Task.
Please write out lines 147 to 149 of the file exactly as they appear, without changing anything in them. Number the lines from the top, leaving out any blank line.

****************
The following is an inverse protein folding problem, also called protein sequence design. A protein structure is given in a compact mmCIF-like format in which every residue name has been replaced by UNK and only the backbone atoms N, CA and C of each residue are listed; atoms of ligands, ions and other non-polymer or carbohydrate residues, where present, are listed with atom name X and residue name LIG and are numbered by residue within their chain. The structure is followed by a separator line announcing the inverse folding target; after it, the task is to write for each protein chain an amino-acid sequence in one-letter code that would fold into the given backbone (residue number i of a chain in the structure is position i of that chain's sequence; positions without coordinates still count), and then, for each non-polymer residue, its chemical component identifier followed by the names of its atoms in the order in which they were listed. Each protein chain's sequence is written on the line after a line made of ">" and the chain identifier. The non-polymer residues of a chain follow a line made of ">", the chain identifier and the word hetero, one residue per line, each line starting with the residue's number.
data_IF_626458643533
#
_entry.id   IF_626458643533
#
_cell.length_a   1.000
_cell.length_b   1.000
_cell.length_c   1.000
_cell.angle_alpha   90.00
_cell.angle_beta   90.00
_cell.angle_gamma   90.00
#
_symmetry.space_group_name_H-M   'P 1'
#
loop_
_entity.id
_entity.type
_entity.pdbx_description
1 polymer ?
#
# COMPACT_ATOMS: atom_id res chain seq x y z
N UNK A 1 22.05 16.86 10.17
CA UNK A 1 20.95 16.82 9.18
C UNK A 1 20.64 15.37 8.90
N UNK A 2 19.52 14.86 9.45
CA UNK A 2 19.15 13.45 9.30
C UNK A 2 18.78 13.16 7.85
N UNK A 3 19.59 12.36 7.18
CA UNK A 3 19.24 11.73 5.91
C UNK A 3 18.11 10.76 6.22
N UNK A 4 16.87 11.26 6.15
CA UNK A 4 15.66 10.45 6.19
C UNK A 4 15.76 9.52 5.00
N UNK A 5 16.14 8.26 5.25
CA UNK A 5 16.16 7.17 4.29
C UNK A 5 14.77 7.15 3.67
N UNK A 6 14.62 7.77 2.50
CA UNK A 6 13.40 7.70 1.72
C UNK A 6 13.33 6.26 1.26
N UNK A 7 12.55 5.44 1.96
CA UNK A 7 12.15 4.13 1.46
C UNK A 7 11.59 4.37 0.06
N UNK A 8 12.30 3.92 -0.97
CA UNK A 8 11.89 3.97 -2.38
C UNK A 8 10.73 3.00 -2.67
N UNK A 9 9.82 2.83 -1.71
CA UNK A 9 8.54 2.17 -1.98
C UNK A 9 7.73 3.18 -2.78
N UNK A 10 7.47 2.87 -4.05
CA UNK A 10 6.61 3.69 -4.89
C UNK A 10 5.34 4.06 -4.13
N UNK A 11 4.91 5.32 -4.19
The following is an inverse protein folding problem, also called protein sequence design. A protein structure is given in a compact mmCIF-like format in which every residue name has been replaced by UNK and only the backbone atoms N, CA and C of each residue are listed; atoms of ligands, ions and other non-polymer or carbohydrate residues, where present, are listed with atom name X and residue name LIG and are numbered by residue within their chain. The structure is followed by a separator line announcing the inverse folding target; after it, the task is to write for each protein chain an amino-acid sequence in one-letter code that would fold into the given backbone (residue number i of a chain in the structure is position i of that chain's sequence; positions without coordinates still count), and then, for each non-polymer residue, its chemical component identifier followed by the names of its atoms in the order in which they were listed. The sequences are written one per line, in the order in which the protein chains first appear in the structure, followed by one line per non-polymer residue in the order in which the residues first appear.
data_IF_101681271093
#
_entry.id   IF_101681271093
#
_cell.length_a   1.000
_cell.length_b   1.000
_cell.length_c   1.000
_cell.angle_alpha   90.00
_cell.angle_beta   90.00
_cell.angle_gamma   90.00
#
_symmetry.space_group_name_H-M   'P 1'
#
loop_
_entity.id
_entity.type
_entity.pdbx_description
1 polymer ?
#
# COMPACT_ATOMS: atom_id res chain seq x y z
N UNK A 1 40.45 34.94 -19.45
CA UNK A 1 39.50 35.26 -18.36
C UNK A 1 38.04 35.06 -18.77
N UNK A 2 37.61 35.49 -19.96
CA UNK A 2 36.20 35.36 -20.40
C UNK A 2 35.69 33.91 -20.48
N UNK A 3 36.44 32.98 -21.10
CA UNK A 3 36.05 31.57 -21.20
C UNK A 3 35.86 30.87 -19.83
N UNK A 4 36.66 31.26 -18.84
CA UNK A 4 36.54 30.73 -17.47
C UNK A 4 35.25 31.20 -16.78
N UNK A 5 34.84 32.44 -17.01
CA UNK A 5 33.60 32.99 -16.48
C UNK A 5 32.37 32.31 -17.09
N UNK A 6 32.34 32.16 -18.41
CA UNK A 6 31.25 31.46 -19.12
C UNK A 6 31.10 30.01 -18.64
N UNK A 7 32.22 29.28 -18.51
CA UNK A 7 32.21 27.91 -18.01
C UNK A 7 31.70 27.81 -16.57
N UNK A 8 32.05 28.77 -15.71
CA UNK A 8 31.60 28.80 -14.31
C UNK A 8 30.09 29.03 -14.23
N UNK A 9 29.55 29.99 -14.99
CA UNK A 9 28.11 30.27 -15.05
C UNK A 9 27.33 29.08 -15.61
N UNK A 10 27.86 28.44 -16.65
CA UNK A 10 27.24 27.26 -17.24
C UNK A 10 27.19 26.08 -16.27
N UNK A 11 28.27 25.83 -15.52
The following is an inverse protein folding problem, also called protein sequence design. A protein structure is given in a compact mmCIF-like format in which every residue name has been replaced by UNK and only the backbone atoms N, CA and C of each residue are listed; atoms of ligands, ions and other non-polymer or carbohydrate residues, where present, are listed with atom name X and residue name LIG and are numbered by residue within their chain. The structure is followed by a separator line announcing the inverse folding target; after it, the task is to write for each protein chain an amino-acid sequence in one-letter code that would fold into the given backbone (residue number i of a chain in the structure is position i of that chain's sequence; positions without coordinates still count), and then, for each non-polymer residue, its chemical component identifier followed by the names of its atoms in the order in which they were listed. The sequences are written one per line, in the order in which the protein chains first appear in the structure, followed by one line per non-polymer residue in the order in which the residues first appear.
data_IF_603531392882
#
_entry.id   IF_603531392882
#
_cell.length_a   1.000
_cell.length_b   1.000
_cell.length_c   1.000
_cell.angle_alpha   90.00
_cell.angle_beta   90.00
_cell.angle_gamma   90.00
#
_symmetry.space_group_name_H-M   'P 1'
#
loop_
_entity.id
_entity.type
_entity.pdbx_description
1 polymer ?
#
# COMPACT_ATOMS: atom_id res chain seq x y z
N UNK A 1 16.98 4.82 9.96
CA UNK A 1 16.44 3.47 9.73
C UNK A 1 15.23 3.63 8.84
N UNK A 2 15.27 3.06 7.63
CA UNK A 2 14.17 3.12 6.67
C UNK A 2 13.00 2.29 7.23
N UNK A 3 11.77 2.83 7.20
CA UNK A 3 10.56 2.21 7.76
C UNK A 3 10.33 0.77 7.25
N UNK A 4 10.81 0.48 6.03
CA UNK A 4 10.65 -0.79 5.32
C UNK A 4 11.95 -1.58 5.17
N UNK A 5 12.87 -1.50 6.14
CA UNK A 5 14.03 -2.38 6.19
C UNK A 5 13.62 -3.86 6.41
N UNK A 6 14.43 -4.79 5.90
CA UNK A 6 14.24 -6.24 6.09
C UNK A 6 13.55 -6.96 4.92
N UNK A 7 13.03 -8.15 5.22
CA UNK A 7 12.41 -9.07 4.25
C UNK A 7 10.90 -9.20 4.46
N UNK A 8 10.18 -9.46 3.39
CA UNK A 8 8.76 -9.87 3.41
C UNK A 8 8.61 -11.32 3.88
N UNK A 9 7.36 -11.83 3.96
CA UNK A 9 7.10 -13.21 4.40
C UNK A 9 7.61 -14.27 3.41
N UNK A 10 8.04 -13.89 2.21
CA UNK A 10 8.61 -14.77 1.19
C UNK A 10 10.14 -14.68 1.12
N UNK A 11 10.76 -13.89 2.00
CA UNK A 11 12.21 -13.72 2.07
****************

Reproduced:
N UNK A 8 10.18 -9.46 3.39
CA UNK A 8 8.76 -9.87 3.41
C UNK A 8 8.61 -11.32 3.88